You've probably seen chefs on television wielding their enormous knives and chopping onions with the precision of a surgeon and the speed of a NASCAR driver. Though it's fun to watch, it's not realistic to think that a home cook could work her way up to this level, or would want to if she could. That doesn't mean, however, that you can't hone your knife skills and become truly comfortable and confident holding your chef's knife. With these tips, you can be mowing through your mirepoix in no time.
Buying The Right Knives
Most knife sets come with far more knives than is necessary for the home cook. You will need a few different knives depending on what you intend to be doing with them, but entire sets are oftentimes unnecessary.
The most important knife in any cook's arsenal is the chef's knife. Usually in the 10-inch range, this is the most frequently used of any knife and is the go-to whenever chopping, dicing or mincing is needed. Next on the list is a paring knife. These smaller and more precise knives are perfect for peeling many fruits, as well as performing more delicate procedures. Last is a serrated knife for cutting bread and other edibles.
If you deal with a lot of meat and fish at your house, then a boning or filet knife may be necessary, and, if you feel confident in your skills, a cleaver is great for many tasks, but a chef's knife, a paring knife and a serrated knife will work for most people.
Dull Knife Equals Shorter Fingers
The single biggest cause of kitchen accidents is dull knives. Whereas sharp blades can be controlled and actually go where they're being directed, dull blades tend to slide and land where they're not wanted, such as an unfortunately placed pinkie. This can be prevented by properly maintaining your knives. Do not store them in a cluttered drawer. Make sure they have enough room to sit without knocking up against their neighbors. Never chop on a countertop or glass cutting board. Wood and plastic are the best options. Lastly, never wash them in the dishwasher. This can cause them to rust, which makes maintaining them impossible.
Even with proper maintenance, knives will go dull. The regular application of a honing steel, that long rod you probably have in your drawer and never use, will help. Simply hold the steel in your non dominant hand and, making sure you're not too close to anybody, act as if you are cutting thin slices off of it with your knife, changing sides with each swipe. Eventually, however, it will be necessary to get them professionally sharpened. Your local knife shop will likely do this for you.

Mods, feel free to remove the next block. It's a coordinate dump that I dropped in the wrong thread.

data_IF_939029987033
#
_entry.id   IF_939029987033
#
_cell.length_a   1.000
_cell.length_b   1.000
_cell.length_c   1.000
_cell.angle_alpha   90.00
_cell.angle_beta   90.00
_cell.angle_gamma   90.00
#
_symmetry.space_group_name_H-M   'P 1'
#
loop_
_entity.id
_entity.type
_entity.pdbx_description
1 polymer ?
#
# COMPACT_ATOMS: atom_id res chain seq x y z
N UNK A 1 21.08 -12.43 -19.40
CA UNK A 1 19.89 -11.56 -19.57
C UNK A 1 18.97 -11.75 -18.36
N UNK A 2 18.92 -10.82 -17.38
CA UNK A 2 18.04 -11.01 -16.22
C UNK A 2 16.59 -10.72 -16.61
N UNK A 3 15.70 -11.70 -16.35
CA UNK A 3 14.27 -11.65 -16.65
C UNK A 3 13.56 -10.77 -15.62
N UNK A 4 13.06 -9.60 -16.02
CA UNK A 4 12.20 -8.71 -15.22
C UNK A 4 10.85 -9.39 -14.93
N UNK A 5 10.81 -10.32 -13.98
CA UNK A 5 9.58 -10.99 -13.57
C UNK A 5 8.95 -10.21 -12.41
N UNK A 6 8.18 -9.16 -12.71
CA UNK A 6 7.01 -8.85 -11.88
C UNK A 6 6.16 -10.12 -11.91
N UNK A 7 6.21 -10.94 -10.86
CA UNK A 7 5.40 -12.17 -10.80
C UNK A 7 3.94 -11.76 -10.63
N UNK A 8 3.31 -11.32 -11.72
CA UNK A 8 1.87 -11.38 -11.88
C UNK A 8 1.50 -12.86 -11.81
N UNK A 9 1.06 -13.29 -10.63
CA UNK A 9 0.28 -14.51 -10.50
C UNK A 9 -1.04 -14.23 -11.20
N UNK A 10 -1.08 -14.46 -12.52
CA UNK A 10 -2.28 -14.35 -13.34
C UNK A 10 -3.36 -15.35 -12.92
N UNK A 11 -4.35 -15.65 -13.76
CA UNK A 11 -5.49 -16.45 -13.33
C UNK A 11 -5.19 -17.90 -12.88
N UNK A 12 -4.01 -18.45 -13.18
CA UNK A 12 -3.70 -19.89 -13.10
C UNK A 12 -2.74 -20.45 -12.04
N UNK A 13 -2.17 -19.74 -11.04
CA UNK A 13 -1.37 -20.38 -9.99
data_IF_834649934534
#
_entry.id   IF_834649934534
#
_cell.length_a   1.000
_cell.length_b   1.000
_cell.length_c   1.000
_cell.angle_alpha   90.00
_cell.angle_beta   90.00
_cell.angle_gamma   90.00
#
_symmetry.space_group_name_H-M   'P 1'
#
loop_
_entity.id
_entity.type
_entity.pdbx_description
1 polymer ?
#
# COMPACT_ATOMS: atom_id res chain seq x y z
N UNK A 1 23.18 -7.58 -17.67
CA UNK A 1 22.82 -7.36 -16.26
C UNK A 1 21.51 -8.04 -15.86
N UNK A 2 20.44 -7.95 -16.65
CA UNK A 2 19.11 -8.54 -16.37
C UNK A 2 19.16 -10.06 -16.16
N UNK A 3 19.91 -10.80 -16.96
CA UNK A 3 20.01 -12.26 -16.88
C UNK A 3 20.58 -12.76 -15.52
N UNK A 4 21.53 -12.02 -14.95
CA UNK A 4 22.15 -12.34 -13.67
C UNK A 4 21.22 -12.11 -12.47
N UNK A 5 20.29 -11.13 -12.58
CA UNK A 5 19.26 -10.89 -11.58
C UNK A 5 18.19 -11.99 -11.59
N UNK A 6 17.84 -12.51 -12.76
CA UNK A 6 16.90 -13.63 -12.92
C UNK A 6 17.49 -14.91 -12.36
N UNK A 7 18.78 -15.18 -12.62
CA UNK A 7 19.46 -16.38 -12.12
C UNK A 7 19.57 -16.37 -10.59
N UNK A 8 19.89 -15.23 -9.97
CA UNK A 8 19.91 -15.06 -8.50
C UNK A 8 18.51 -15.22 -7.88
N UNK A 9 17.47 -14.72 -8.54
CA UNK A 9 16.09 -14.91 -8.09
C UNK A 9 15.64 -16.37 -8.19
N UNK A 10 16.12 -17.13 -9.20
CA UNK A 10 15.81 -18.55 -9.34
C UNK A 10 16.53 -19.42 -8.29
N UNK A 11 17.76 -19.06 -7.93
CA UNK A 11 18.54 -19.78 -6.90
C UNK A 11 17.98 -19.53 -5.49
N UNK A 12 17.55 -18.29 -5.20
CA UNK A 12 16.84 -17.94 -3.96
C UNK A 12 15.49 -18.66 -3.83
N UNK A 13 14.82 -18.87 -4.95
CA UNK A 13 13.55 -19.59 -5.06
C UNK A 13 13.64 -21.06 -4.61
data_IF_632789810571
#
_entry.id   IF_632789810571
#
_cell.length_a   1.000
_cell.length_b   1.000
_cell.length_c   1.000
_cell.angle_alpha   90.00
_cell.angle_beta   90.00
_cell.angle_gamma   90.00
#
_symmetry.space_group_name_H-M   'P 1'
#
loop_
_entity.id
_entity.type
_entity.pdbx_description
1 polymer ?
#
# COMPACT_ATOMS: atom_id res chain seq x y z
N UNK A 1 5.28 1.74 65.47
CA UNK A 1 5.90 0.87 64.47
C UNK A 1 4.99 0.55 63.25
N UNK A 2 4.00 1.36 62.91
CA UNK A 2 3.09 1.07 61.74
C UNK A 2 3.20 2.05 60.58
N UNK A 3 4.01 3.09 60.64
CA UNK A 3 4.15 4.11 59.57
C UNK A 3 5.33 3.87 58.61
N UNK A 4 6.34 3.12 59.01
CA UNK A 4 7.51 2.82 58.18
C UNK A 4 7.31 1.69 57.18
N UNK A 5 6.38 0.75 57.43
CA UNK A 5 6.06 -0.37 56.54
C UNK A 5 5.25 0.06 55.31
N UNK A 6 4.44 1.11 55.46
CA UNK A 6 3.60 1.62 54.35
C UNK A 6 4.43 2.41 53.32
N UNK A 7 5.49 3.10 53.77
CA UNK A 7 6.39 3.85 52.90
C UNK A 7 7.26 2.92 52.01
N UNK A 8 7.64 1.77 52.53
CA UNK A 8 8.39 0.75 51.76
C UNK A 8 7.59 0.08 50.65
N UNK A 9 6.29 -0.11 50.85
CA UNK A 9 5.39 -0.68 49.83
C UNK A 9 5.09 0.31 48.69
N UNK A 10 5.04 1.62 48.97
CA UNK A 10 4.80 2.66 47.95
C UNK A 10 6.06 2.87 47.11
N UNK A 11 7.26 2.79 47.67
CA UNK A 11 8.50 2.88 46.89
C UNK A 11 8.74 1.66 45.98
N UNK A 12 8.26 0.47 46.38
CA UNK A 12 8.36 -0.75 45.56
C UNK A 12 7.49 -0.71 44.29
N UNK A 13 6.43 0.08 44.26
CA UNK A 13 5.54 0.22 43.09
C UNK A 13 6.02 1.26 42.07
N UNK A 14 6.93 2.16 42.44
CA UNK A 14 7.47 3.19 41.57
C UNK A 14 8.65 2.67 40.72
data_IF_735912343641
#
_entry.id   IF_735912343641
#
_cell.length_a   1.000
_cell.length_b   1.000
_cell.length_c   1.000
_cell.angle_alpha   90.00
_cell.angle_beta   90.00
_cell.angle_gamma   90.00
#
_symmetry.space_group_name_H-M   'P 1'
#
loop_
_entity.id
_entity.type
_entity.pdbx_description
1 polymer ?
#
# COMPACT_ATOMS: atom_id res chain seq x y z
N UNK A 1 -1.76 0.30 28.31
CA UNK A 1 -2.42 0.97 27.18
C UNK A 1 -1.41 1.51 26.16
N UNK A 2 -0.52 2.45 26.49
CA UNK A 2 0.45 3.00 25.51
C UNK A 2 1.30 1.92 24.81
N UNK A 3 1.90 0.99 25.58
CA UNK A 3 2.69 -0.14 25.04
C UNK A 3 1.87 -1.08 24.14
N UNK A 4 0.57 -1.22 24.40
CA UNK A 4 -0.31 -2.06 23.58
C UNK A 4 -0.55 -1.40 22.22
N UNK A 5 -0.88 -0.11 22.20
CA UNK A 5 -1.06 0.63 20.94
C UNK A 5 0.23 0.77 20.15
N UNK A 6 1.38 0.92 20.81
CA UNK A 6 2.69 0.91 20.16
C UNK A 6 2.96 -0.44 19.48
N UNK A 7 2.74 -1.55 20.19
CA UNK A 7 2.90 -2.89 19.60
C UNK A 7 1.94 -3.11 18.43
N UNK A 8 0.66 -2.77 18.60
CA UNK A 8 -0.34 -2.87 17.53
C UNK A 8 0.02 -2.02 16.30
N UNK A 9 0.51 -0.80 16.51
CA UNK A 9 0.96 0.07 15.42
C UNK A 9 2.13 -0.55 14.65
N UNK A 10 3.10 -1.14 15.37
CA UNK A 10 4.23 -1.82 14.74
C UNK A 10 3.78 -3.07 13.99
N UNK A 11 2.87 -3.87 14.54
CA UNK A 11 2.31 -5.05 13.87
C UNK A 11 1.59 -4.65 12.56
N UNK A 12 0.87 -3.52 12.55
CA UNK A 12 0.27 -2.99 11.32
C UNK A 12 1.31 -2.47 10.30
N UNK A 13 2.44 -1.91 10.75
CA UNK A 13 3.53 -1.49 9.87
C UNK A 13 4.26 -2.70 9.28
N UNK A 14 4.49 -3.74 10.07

Basic Chopping Words
Now that you've chosen a knife that is right for you and is adequately sharpened, here are a few terms you are likely to come across:
Dice: This is a relatively vague term. It usually refers to cutting meat or vegetables into ?- to ½-inch cubes. The most important aspect of dicing is not the size of the cube, but that the size is consistent among all of the cubes.
Mince: Even smaller than a dice, mincing means cutting until the individual pieces are barely distinguishable from each other.
Chiffonade: It may sound fancy, and therefore intimidating, but this is about as basic as cuts get. It refers to a way to chop herbs or other greens so that they are shredded into ribbons. Simply pile as many leaves as you want on top of each other, and roll them up like a cigar. Cut thin, even slices across the width of the bundle.
Julienne: When you chop a vegetable into long thin sticks often referred to as "matchsticks," it is known as julienne. Though different vegetables are shaped differently, the procedure is basically the same for all. Cut the vegetable lengthwise into panels, and then stack the panels on top of each other and cut them again into sticks.
By knowing the knives you need and how to care for them, you can reduce kitchen accidents and produce meals that look as good as they taste.
There are essentially four parts which should be considered when contemplating the purchase of a professional grade kitchen or chefs knife. Consisting of a blade, cutting edge, handle, and bolster or shoulder, the construction and materials of a knife are important considerations when considering the purchase of kitchen cutlery.